Wales politics

'Send a message' to UK government in poll, says Labour

Labour called on Welsh voters to send a message to the UK government and reject UKIP when it launched a set of five pledges for the European elections.

Shadow Welsh Secretary Owen Smith said on the doorstep "there's no evidence of a surge in support for UKIP in Wales".

Mr Smith joined Labour's candidates on the construction site of Swansea University's new Bay Campus, which is partly financed with EU funding.

He said it was "the most important European election for a generation".

Labour is hoping to bounce back from the last European elections in 2009 when its share of the vote slumped and the Conservatives topped the poll.

Labour's lead candidate, Derek Vaughan, won one of Wales' four seats in the European Parliament that year, the other three were taken by the Conservatives, Plaid Cymru and UKIP.

Mr Smith said his party was offering "solid, progressive policies" to address the cost of living.

"Farage and the Tories are not offering that - they are offering more of the same frankly," he said.

Labour unveiled five pledges to:

  • Get new investment to deliver jobs and growth
  • Protect worker and consumer rights
  • Secure and deliver European regeneration cash
  • Tackle rising energy bills by reforming the European single market in energy
  • Push for ambitious environmental targets and tackle climate change

Mr Smith said the new university campus was an example of EU funding being "well spent".

"This is the result of European funds.

"£85m worth of European money is going into building what is going to be an absolute state of the art science campus, in a part of south Wales where we need this sort of investment.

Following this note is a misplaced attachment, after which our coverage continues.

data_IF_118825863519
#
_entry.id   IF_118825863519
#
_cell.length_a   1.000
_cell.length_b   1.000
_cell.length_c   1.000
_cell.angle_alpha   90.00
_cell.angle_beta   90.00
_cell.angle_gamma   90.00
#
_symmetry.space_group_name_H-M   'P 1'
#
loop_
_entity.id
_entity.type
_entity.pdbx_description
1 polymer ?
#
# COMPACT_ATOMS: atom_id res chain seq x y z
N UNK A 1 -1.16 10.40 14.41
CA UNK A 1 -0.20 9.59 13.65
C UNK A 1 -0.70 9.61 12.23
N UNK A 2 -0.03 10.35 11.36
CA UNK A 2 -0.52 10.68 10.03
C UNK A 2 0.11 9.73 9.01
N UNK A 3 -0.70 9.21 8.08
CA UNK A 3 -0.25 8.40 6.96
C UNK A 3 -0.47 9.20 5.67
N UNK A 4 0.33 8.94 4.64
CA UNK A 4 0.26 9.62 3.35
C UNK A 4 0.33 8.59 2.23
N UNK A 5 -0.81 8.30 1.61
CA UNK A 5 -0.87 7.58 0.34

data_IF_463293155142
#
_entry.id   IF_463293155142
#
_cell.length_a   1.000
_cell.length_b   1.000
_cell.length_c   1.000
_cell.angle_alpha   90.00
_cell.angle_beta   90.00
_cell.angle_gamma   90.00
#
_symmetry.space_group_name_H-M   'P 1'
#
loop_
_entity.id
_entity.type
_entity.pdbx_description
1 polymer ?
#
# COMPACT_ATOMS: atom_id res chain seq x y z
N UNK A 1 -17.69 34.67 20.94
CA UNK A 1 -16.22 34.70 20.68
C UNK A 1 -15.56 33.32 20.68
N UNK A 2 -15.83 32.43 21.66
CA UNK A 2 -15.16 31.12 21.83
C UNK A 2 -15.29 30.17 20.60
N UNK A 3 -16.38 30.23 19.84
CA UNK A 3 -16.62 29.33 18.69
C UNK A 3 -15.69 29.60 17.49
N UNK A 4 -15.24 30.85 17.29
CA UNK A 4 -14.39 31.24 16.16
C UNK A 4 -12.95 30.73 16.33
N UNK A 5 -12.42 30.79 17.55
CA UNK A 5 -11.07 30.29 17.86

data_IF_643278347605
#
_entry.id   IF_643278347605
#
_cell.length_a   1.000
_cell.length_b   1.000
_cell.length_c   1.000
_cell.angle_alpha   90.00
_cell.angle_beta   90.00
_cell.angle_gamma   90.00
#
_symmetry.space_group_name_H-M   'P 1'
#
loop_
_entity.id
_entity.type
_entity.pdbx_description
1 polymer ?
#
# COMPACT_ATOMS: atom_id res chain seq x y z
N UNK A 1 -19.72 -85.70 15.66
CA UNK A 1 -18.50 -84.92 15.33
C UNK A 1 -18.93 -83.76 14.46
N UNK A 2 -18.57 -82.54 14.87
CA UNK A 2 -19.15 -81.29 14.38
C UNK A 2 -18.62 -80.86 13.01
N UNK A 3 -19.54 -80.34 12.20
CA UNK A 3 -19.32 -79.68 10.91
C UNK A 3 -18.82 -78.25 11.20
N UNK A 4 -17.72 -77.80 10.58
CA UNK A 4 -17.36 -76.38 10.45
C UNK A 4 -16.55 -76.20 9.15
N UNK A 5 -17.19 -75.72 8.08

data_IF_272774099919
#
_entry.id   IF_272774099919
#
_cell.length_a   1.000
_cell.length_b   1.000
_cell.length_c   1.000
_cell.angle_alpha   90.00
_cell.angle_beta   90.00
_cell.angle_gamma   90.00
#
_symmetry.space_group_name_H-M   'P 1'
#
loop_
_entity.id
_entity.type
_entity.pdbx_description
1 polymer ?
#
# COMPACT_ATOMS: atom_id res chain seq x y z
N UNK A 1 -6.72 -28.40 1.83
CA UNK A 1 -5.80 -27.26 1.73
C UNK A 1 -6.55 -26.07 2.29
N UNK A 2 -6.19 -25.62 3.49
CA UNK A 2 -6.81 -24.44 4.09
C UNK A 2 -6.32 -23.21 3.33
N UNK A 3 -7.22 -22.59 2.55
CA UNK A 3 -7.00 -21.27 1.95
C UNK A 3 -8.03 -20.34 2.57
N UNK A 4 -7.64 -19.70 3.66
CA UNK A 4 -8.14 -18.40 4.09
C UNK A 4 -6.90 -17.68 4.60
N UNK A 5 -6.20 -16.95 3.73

"This is a campus and a university that now has ambitions to be best engineering university in Britain, next to Imperial College in London, that's the scale of global ambition that we've got here in Wales.

"And as the audit only last week of the European structural funds spending showed, right across Wales, the last set of funding has been very well spent, better spent perhaps than in the past.

"I think we're getting it right, and this is a great example of it."

'Positive message'

Mr Vaughan said Labour was emphasising the benefits of remaining part of the EU.

"Wales gets the best part of £1bn a year of European funding," he said.

"We've got 191,000 jobs which depend on trade with the rest of the European Union, and much of our legislation, particularly around workers' rights and consumer rights, comes from the EU.

"So we are putting forward a positive message as well."

A list of all candidates and parties standing in the European elections in Wales, on Thursday 22 May, is available here.

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